Their single-coat application makes epoxy paints considerably less durable than high-end multi-coat sealers, but they also cost less and can return the garage to service in just one day. With light use, epoxy paint may hold up for a few years before showing signs of wear; over the course of two decades, the cost of maintaining an epoxy-painted floor can really add up.

Acrylic sealers don’t offer the color options of the other treatments we’ve discussed, but they do create a nicely glossy surface that resists stains, water and oil decently well, and provides moderate protection against chemicals. These aren’t ideal for heavily used garages, but for concrete floors that require a lot of sweeping—garages that double as wood shops, for example—acrylic floor coatings can make common cleanup tasks much easier.

Partly because acrylic sealers offer a limited range of benefits, application is relatively easy: most homeowners use a pump sprayer or a roller with an extension bar. Acrylic sealers are dry enough to walk on 12 hours or so after application, and well cured enough to drive on the next day. A two-car garage typically requires less than $100 of acrylic sealer for a complete finish, though this type of treatment generally lasts for two years at most.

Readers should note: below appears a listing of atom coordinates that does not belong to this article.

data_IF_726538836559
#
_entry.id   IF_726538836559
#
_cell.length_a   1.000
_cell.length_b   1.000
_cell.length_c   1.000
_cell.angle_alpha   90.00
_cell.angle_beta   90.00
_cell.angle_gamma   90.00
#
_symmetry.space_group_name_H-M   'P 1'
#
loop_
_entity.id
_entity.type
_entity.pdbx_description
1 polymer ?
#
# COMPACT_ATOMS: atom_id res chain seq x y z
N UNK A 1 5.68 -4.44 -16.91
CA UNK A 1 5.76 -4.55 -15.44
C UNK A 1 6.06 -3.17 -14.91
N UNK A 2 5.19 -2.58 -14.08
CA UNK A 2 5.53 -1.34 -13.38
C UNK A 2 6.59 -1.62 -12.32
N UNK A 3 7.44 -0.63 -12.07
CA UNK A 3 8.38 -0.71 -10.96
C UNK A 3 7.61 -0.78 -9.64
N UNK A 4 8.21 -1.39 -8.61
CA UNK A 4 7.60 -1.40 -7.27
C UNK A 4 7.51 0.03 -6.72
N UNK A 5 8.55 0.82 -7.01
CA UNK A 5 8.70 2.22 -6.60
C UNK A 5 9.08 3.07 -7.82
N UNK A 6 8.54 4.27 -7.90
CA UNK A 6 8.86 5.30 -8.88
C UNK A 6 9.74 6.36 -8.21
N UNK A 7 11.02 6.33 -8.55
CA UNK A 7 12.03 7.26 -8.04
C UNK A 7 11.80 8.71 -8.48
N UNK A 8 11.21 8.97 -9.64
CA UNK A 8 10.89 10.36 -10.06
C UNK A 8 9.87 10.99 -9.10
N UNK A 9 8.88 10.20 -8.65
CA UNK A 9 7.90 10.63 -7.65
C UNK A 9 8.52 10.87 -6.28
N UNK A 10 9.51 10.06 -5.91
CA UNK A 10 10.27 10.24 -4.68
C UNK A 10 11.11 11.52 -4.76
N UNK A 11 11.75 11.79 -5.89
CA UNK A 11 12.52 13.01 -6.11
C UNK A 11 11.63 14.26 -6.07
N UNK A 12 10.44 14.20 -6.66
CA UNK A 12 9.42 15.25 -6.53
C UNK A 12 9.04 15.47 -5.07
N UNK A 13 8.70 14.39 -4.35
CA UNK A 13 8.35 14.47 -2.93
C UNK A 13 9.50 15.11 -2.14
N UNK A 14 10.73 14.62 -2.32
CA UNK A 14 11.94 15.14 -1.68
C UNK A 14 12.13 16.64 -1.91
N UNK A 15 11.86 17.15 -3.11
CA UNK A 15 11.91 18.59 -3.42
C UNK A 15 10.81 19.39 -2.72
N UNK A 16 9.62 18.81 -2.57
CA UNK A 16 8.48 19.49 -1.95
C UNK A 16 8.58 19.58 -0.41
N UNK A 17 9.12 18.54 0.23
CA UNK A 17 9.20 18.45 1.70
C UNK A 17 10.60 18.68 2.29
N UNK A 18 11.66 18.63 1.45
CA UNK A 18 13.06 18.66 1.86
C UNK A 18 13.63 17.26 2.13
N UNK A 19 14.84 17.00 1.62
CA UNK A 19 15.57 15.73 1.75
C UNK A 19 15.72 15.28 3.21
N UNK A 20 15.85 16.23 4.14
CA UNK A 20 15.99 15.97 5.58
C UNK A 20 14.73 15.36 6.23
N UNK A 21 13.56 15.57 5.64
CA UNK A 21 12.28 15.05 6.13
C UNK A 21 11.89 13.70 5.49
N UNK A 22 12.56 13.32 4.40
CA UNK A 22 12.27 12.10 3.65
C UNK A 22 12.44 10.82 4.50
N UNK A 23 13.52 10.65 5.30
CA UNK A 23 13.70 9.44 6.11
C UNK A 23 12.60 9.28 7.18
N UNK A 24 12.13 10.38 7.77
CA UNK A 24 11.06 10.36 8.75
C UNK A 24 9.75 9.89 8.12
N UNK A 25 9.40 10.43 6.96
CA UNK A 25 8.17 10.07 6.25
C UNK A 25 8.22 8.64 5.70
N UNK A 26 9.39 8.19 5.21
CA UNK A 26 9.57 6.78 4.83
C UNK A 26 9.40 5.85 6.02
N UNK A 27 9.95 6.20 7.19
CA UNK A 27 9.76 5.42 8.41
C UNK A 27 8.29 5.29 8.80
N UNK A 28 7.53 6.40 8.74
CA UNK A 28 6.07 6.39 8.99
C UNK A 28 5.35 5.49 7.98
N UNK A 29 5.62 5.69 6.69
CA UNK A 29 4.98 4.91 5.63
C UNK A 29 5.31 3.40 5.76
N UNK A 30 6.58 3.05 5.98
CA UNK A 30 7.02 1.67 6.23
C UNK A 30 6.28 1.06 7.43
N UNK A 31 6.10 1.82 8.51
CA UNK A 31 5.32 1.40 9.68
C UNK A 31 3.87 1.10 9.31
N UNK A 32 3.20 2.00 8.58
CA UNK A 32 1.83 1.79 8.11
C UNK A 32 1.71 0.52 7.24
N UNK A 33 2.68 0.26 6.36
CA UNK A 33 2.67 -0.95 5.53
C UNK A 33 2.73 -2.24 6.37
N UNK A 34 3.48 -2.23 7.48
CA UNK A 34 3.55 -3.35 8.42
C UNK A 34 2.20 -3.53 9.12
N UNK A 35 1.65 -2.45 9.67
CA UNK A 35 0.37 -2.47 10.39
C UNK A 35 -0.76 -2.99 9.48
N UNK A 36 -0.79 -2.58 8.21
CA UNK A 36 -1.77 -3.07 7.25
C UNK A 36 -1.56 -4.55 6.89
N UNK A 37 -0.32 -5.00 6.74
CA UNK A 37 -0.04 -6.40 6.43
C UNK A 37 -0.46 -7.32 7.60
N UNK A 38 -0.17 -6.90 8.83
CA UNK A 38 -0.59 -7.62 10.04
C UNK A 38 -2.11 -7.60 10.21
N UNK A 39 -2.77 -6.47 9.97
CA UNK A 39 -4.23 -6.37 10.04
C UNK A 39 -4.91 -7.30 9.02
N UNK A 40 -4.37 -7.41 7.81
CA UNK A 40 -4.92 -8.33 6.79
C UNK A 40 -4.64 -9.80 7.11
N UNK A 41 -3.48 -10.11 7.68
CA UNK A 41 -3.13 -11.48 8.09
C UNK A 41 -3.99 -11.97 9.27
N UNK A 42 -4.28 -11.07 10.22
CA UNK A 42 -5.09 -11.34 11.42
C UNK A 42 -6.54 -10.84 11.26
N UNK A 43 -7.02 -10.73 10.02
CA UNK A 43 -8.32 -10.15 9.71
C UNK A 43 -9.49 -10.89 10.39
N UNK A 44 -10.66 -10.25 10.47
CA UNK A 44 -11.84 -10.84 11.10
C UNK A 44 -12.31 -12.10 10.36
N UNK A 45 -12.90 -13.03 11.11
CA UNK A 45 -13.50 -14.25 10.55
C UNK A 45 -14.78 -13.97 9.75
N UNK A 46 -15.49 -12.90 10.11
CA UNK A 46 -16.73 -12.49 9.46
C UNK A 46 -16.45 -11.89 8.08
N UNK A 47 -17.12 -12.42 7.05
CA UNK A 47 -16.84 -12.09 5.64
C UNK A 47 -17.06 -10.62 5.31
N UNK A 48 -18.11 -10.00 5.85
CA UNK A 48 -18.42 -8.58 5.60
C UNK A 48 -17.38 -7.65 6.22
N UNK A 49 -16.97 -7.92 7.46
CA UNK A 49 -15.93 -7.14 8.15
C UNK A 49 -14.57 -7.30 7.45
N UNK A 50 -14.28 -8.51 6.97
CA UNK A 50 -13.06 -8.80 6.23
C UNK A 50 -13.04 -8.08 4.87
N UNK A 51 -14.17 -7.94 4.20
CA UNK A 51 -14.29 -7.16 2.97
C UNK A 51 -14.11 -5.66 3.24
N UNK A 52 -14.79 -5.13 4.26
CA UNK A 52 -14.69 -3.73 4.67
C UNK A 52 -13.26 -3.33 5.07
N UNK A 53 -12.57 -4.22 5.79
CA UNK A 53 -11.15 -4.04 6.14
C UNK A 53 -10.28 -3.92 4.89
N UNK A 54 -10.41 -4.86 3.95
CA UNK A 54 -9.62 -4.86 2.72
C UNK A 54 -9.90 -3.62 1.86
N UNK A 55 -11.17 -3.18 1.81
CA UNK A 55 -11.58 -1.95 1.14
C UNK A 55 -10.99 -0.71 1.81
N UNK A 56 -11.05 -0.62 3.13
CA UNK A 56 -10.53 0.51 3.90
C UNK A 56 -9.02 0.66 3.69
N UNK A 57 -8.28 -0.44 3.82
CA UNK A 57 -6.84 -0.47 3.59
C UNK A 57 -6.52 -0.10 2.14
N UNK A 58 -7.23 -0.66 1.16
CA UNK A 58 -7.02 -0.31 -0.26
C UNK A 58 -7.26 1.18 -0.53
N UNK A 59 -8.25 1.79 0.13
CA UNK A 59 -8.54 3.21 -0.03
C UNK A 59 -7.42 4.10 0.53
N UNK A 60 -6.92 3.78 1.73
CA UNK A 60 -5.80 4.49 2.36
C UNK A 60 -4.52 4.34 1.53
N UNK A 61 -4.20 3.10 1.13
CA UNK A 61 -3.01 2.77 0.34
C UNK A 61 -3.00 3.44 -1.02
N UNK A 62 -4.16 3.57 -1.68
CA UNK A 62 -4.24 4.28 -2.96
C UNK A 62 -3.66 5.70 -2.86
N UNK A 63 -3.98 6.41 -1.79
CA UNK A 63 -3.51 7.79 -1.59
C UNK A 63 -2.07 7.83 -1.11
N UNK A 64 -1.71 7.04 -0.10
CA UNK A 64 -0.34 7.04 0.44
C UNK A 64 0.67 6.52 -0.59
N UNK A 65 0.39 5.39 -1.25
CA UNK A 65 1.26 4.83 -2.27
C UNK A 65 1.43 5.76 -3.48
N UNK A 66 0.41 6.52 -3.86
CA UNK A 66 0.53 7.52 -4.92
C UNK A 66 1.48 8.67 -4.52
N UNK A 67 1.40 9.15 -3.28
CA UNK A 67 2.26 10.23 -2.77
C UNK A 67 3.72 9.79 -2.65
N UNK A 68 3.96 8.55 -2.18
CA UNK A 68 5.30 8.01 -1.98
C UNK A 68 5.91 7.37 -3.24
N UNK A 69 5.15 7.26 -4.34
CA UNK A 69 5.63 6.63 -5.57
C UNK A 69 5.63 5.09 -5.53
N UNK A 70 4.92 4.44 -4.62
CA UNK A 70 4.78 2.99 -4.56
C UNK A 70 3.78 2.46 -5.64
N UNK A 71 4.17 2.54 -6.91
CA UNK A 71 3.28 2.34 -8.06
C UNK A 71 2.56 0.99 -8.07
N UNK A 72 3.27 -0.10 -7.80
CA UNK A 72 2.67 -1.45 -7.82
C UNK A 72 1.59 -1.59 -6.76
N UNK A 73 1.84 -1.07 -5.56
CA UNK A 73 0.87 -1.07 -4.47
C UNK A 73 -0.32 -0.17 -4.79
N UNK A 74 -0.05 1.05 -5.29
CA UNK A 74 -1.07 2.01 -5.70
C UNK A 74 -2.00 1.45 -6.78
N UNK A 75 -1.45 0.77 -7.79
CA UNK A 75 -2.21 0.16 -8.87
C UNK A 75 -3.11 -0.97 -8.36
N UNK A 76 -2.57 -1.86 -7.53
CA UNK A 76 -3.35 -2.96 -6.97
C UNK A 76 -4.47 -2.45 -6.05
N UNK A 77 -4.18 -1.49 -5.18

Other Options

Homeowners who are focused exclusively on protection and function (and who don’t need their garage floors to look like auto showrooms) might get what they need from a good penetrating garage-floor sealer. These treatments penetrate just beneath the concrete’s surface, where they provide a strong barrier against pitting and spalling, and against threats to the concrete’s integrity from concrete dust and road salts.

Because they do not form a film at the surface, penetrating sealers offer the same slip resistance as bare concrete. They also last longer than some other economy floor treatments. Like acrylic sealers, penetrating sealers can cover a two-car garage for less than $100.

An even quicker and easier option has started to gain popularity: concrete densifiers are not sealers, but chemical treatments to the concrete’s surface layer that fill its natural porosity, making liquids and other materials easier to clean up. Less prep work is needed to make the garage floor ready for densifiers, and they can be applied with a mop. Densifiers tend to last about as long as penetrating sealers, and to cost a bit less.

For those of us whose ears perked up when we first heard a grandparent mutter “I’m not rich enough to buy a cheap car battery,” a polyurea sealer can make the most long-term sense while incurring the biggest up-front cost. For those who don’t need a showroom-quality finish, but want to protect their garage floor’s integrity and make it easier to clean, the other approaches described here might be just the thing. Homeowners have more options than ever when it comes to protecting and enhancing our investments, and we hope that this article has helped you choose the right garage-floor sealer for your needs and goals.